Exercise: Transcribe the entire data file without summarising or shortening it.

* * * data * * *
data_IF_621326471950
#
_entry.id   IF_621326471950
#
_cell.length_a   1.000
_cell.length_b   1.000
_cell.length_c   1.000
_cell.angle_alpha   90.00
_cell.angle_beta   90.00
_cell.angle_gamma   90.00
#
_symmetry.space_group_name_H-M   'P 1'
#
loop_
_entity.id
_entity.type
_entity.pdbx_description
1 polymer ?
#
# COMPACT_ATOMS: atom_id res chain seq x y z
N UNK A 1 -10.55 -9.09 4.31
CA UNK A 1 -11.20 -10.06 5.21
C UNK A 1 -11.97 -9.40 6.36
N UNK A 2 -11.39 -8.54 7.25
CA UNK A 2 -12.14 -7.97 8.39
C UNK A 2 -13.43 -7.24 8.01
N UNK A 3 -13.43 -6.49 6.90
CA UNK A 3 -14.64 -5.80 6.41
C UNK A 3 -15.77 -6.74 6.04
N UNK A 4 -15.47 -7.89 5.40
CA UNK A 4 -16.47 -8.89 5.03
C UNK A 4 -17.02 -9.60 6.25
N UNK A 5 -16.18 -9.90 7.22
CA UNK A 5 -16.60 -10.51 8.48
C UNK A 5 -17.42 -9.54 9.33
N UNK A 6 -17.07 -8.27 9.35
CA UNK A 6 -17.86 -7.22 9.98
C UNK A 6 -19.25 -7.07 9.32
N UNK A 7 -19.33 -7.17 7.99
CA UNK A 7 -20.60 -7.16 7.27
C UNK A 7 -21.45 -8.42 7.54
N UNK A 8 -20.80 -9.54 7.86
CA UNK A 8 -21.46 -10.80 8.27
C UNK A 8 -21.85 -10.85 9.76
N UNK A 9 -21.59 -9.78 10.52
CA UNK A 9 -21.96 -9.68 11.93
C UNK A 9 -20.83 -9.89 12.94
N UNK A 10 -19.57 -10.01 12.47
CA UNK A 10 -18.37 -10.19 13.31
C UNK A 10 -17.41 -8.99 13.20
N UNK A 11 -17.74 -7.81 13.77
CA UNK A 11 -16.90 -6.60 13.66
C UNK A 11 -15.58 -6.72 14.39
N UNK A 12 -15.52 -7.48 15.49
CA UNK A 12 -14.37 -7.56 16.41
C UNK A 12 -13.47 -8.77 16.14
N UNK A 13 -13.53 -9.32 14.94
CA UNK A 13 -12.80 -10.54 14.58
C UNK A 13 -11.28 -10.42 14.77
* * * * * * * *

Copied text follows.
data_IF_621326471950
#
_entry.id   IF_621326471950
#
_cell.length_a   1.000
_cell.length_b   1.000
_cell.length_c   1.000
_cell.angle_alpha   90.00
_cell.angle_beta   90.00
_cell.angle_gamma   90.00
#
_symmetry.space_group_name_H-M   'P 1'
#
loop_
_entity.id
_entity.type
_entity.pdbx_description
1 polymer ?
#
# COMPACT_ATOMS: atom_id res chain seq x y z
N UNK A 1 -10.55 -9.09 4.31
CA UNK A 1 -11.20 -10.06 5.21
C UNK A 1 -11.97 -9.40 6.36
N UNK A 2 -11.39 -8.54 7.25
CA UNK A 2 -12.14 -7.97 8.39
C UNK A 2 -13.43 -7.24 8.01
N UNK A 3 -13.43 -6.49 6.90
CA UNK A 3 -14.64 -5.80 6.41
C UNK A 3 -15.77 -6.74 6.04
N UNK A 4 -15.47 -7.89 5.40
CA UNK A 4 -16.47 -8.89 5.03
C UNK A 4 -17.02 -9.60 6.25
N UNK A 5 -16.18 -9.90 7.22
CA UNK A 5 -16.60 -10.51 8.48
C UNK A 5 -17.42 -9.54 9.33
N UNK A 6 -17.07 -8.27 9.35
CA UNK A 6 -17.86 -7.22 9.98
C UNK A 6 -19.25 -7.07 9.32
N UNK A 7 -19.33 -7.17 7.99
CA UNK A 7 -20.60 -7.16 7.27
C UNK A 7 -21.45 -8.42 7.54
N UNK A 8 -20.80 -9.54 7.86
CA UNK A 8 -21.46 -10.80 8.27
C UNK A 8 -21.85 -10.85 9.76
N UNK A 9 -21.59 -9.78 10.52
CA UNK A 9 -21.96 -9.68 11.93
C UNK A 9 -20.83 -9.89 12.94
N UNK A 10 -19.57 -10.01 12.47
CA UNK A 10 -18.37 -10.19 13.31
C UNK A 10 -17.41 -8.99 13.20
N UNK A 11 -17.74 -7.81 13.77
CA UNK A 11 -16.90 -6.60 13.66
C UNK A 11 -15.58 -6.72 14.39
N UNK A 12 -15.52 -7.48 15.49
CA UNK A 12 -14.37 -7.56 16.41
C UNK A 12 -13.47 -8.77 16.14
N UNK A 13 -13.53 -9.32 14.94
CA UNK A 13 -12.80 -10.54 14.58
C UNK A 13 -11.28 -10.42 14.77